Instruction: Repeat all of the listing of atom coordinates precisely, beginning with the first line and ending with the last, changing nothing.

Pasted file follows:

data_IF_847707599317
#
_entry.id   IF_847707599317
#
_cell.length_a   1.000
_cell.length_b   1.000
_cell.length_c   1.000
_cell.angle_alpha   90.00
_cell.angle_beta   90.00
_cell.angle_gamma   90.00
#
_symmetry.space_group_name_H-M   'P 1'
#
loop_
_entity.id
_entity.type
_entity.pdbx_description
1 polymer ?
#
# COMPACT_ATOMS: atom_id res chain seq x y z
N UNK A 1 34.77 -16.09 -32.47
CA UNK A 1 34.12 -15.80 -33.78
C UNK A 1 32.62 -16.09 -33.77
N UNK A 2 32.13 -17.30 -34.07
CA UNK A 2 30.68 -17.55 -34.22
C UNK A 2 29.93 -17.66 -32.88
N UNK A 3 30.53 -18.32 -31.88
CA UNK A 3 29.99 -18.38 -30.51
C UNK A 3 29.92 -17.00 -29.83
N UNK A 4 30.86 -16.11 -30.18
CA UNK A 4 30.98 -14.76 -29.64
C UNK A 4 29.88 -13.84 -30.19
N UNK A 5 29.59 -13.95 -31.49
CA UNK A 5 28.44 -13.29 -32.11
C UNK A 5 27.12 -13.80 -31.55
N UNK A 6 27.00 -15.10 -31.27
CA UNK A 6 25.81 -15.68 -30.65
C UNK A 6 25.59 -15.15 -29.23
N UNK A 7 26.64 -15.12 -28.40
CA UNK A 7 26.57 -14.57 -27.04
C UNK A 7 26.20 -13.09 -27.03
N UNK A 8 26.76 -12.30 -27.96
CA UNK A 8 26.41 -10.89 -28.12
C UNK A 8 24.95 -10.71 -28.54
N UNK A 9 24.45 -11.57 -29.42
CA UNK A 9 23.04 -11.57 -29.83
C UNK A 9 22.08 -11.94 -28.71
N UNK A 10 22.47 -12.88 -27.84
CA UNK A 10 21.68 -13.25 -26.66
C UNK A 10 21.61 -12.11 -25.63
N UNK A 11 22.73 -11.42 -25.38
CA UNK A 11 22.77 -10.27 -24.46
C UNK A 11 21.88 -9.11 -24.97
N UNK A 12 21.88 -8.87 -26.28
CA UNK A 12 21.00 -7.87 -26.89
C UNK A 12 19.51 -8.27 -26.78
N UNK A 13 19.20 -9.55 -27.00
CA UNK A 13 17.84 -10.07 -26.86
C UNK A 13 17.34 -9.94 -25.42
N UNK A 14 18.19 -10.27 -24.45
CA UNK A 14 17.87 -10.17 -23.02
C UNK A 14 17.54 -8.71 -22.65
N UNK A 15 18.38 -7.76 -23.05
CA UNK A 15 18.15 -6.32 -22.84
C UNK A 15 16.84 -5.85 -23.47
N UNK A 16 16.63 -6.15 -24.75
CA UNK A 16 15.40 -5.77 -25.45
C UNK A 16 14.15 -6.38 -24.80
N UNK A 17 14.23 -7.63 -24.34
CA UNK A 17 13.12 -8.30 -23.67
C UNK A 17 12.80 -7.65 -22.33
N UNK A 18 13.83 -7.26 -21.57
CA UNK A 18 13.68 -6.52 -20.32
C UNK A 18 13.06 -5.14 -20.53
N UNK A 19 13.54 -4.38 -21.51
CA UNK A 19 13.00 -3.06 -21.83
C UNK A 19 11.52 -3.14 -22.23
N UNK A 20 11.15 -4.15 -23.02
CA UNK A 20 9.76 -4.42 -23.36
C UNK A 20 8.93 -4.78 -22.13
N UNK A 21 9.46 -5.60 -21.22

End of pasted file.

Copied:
data_IF_847707599317
#
_entry.id   IF_847707599317
#
_cell.length_a   1.000
_cell.length_b   1.000
_cell.length_c   1.000
_cell.angle_alpha   90.00
_cell.angle_beta   90.00
_cell.angle_gamma   90.00
#
_symmetry.space_group_name_H-M   'P 1'
#
loop_
_entity.id
_entity.type
_entity.pdbx_description
1 polymer ?
#
# COMPACT_ATOMS: atom_id res chain seq x y z
N UNK A 1 34.77 -16.09 -32.47
CA UNK A 1 34.12 -15.80 -33.78
C UNK A 1 32.62 -16.09 -33.77
N UNK A 2 32.13 -17.30 -34.07
CA UNK A 2 30.68 -17.55 -34.22
C UNK A 2 29.93 -17.66 -32.88
N UNK A 3 30.53 -18.32 -31.88
CA UNK A 3 29.99 -18.38 -30.51
C UNK A 3 29.92 -17.00 -29.83
N UNK A 4 30.86 -16.11 -30.18
CA UNK A 4 30.98 -14.76 -29.64
C UNK A 4 29.88 -13.84 -30.19
N UNK A 5 29.59 -13.95 -31.49
CA UNK A 5 28.44 -13.29 -32.11
C UNK A 5 27.12 -13.80 -31.55
N UNK A 6 27.00 -15.10 -31.27
CA UNK A 6 25.81 -15.68 -30.65
C UNK A 6 25.59 -15.15 -29.23
N UNK A 7 26.64 -15.12 -28.40
CA UNK A 7 26.57 -14.57 -27.04
C UNK A 7 26.20 -13.09 -27.03
N UNK A 8 26.76 -12.30 -27.96
CA UNK A 8 26.41 -10.89 -28.12
C UNK A 8 24.95 -10.71 -28.54
N UNK A 9 24.45 -11.57 -29.42
CA UNK A 9 23.04 -11.57 -29.83
C UNK A 9 22.08 -11.94 -28.71
N UNK A 10 22.47 -12.88 -27.84
CA UNK A 10 21.68 -13.25 -26.66
C UNK A 10 21.61 -12.11 -25.63
N UNK A 11 22.73 -11.42 -25.38
CA UNK A 11 22.77 -10.27 -24.46
C UNK A 11 21.88 -9.11 -24.97
N UNK A 12 21.88 -8.87 -26.28
CA UNK A 12 21.00 -7.87 -26.89
C UNK A 12 19.51 -8.27 -26.78
N UNK A 13 19.20 -9.55 -27.00
CA UNK A 13 17.84 -10.07 -26.86
C UNK A 13 17.34 -9.94 -25.42
N UNK A 14 18.19 -10.27 -24.45
CA UNK A 14 17.87 -10.17 -23.02
C UNK A 14 17.54 -8.71 -22.65
N UNK A 15 18.38 -7.76 -23.05
CA UNK A 15 18.15 -6.32 -22.84
C UNK A 15 16.84 -5.85 -23.47
N UNK A 16 16.63 -6.15 -24.75
CA UNK A 16 15.40 -5.77 -25.45
C UNK A 16 14.15 -6.38 -24.80
N UNK A 17 14.23 -7.63 -24.34
CA UNK A 17 13.12 -8.30 -23.67
C UNK A 17 12.80 -7.65 -22.33
N UNK A 18 13.83 -7.26 -21.57
CA UNK A 18 13.68 -6.52 -20.32
C UNK A 18 13.06 -5.14 -20.53
N UNK A 19 13.54 -4.38 -21.51
CA UNK A 19 13.00 -3.06 -21.83
C UNK A 19 11.52 -3.14 -22.23
N UNK A 20 11.15 -4.15 -23.02
CA UNK A 20 9.76 -4.42 -23.36
C UNK A 20 8.93 -4.78 -22.13
N UNK A 21 9.46 -5.60 -21.22